The Joker has morphed into a different character over time. Today he’s a psychopathic terrorist. In the 1950s, he was a colorful clown whose greatest crime was talking about boners too much (it meant something different back then).
But what if he was literally a different character?
That’s the question posed by Three Jokers #1 by Geoff Johns and Jason Fabok, a new Batman story from DC’s Black Label on shelves this week.
Three crimes. Three Jokers. Which one is the real Joker? Or are they all somehow the real Joker?
The idea of three Jokers first appeared in the pre-Rebirth pages of Justice League: Darkseid War. Batman, armed with the Mobius Chair, inquired into the Joker’s true name and received an enigmatic answer: “There are three.”
But despite this lore-laden background, Three Jokers #1 is a refreshingly contained story. It centers on the Bat-family and their collective scars.
You might think some of those scars have disappeared amid resurrections and reboots: Jason Todd lives on; Barbara Gordon walks. But writer Geoff Johns uses these pages to show that their scars go much deeper. The Bat-family must come to grips with decades of pain inflicted by the same (or three?) villain (villains?). And the way they handle that pain just might change them forever.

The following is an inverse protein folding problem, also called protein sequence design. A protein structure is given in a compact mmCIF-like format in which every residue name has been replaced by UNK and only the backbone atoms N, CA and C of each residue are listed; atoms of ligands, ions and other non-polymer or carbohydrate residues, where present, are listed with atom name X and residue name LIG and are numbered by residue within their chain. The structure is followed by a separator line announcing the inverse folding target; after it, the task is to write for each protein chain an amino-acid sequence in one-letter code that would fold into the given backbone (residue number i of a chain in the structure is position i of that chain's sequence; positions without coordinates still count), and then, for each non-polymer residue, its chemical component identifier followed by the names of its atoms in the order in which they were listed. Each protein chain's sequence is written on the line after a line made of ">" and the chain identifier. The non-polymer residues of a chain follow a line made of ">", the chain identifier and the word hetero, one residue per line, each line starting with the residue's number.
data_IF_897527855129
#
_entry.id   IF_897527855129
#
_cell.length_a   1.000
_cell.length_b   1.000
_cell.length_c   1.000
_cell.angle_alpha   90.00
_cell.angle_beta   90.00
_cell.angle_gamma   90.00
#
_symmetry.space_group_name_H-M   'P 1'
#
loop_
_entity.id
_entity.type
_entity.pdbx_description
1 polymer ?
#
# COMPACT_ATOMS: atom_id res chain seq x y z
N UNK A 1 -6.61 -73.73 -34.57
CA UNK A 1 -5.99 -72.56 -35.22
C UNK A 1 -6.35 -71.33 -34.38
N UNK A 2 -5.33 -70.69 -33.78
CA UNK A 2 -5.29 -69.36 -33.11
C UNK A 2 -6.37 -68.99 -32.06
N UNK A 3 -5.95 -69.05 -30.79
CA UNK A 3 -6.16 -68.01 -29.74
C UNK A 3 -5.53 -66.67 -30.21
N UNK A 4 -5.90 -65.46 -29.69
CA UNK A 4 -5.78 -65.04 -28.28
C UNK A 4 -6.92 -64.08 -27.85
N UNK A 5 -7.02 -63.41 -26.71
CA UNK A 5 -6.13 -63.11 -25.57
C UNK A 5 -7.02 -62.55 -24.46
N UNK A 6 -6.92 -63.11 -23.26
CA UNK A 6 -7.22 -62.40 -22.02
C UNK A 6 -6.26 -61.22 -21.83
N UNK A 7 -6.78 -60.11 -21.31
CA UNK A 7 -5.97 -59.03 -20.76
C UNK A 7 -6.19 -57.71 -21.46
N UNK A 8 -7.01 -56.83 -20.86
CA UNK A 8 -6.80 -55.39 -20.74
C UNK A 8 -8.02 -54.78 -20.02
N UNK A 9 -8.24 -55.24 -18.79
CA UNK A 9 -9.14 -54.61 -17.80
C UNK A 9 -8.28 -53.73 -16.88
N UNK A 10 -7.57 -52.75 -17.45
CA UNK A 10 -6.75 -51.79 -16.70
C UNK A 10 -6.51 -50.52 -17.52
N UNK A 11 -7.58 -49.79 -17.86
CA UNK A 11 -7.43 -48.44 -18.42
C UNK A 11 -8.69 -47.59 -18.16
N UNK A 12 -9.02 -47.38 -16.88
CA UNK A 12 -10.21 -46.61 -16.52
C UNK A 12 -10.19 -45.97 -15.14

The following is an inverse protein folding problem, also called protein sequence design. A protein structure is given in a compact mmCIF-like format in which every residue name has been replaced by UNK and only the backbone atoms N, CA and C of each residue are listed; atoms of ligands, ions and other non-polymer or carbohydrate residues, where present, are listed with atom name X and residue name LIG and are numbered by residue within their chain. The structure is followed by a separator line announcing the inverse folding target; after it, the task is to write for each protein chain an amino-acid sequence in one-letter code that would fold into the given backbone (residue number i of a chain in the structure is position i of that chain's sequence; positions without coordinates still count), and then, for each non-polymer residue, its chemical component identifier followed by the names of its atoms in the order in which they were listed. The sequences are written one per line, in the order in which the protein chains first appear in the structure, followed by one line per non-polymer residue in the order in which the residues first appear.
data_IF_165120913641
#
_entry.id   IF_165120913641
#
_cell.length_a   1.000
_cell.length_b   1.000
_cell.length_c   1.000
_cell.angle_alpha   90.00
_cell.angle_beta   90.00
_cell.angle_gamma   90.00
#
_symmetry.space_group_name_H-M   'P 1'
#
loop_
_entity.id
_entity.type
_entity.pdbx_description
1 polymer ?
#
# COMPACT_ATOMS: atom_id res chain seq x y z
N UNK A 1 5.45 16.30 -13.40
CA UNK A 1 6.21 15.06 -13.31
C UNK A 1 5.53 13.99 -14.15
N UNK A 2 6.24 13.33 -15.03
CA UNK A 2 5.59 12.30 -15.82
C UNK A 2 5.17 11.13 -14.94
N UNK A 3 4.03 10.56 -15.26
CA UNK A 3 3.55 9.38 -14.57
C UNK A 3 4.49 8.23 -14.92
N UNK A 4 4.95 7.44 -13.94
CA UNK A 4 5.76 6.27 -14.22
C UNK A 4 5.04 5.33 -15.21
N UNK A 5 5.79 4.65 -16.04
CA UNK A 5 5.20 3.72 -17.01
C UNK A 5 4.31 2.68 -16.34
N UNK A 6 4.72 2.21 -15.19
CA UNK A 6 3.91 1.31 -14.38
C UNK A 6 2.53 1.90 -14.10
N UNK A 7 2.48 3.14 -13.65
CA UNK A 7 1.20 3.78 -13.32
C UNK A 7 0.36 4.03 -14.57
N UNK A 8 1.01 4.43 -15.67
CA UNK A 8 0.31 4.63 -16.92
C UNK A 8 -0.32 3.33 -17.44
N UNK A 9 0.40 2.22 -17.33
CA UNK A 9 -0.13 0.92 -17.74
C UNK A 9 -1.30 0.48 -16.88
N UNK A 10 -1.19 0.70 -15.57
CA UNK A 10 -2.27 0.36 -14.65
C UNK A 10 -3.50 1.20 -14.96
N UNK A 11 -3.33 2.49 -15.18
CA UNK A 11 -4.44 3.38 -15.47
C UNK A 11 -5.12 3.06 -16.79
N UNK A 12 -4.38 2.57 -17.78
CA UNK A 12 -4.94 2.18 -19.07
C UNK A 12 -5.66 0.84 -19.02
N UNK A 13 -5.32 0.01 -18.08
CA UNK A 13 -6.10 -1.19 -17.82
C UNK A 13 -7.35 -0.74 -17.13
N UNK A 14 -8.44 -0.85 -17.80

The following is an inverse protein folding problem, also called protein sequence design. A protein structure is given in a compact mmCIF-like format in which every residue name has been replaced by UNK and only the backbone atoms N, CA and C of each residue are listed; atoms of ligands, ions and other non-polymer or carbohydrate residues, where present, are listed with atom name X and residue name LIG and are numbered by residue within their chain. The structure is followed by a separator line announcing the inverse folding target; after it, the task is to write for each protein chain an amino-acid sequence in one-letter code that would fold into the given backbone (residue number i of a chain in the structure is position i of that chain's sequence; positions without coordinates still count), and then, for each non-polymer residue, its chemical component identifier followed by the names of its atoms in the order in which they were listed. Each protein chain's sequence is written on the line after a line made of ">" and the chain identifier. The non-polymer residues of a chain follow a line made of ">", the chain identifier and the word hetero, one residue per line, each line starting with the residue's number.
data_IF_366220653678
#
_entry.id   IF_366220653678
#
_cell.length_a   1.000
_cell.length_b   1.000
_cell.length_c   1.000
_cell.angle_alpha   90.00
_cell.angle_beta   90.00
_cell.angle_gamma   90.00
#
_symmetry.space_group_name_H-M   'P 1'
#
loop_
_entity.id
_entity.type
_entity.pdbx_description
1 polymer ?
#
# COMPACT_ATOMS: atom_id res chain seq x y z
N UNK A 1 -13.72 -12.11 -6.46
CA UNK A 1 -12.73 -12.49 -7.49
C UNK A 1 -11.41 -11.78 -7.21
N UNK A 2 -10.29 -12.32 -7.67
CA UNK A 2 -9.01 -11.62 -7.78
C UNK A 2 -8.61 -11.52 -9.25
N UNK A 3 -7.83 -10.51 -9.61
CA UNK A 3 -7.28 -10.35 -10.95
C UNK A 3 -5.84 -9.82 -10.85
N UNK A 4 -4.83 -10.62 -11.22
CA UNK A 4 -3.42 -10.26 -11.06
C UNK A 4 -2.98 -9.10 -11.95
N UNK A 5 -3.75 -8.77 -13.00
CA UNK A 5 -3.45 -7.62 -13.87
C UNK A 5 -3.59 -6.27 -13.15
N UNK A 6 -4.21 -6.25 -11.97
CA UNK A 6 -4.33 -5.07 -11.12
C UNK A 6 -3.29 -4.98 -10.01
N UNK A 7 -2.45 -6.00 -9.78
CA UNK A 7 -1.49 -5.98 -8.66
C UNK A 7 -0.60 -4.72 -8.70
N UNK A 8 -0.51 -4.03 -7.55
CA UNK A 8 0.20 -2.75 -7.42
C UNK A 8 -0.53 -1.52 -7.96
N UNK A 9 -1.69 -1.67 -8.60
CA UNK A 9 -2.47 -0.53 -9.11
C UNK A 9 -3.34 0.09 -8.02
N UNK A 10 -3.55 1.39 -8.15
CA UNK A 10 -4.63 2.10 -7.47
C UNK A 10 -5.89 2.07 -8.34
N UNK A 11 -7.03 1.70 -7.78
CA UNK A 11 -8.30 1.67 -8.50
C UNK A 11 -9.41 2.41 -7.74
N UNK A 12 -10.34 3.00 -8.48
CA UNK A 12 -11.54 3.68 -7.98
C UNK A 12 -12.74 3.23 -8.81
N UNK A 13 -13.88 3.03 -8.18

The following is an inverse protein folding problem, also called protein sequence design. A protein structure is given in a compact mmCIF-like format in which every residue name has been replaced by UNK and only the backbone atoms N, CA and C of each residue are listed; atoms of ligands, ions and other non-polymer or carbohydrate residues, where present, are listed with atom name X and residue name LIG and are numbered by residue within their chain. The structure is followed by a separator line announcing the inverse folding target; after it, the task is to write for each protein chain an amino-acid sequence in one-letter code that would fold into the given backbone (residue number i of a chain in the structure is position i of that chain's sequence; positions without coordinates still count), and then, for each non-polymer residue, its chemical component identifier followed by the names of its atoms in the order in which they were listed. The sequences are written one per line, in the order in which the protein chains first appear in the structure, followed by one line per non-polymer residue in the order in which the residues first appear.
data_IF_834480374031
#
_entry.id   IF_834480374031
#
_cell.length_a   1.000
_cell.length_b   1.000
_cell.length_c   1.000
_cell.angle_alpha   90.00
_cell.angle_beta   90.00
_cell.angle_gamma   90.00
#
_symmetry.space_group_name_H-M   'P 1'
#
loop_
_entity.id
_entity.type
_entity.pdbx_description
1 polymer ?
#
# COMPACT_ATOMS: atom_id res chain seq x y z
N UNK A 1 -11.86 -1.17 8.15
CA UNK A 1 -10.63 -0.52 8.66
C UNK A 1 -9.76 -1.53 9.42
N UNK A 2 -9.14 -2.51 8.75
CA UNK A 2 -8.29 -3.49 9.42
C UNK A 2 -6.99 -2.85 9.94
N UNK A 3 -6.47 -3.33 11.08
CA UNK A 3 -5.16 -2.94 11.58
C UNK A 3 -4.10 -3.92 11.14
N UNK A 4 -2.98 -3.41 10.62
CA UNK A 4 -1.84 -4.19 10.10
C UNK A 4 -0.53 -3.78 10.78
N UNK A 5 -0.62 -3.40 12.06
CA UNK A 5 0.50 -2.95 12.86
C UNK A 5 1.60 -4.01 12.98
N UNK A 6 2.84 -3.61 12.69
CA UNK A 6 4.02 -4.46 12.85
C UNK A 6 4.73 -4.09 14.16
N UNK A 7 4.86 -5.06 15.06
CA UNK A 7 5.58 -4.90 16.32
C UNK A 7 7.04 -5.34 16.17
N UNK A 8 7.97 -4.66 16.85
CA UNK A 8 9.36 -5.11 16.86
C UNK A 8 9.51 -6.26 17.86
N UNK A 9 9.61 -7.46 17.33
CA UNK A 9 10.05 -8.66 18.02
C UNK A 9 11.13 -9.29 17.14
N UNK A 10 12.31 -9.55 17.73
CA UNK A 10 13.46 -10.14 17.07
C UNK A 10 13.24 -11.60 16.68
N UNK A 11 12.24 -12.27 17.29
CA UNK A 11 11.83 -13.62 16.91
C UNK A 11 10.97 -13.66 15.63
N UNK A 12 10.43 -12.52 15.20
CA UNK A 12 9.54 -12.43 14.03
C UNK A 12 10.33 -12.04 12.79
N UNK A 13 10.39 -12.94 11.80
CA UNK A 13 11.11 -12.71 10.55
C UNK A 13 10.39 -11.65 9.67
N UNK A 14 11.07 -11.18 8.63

This is a satisfying turn from Johns, whose previous work sometimes trades character study for universe-warping grandeur. His skill shines in a fresh way on this smaller scale.
From page one, this book evokes classic Batman-Joker stories, particularly Alan Moore and Brian Bolland’s The Killing Joke. Fabok’s dark and detailed panels especially recall Bolland’s work, creating a sense that this story, like that one, will get to the heart of Joker’s identity and his relationship with Batman.
The “three Jokers” conceit gives the book space to explore forgotten shades of the titular antagonist. If you grew up with Batman: The Animated Series, or if you lost sleep over the Jason Todd flashbacks in Batman Beyond: Return of the Joker, you’ll sense something familiar here. It’s that clownish Joker who combines his psychosis with circus antics. It’s a Joker you don’t often see in a post-Nolanverse world. It reminds you of the horrifying dissonance a good Joker story can create.
The next issues will tell whether this story truly has lasting implications for Batman and his nocturnal crimefighting family. But for now, Johns and Fabok have set the stage for a new Batman classic.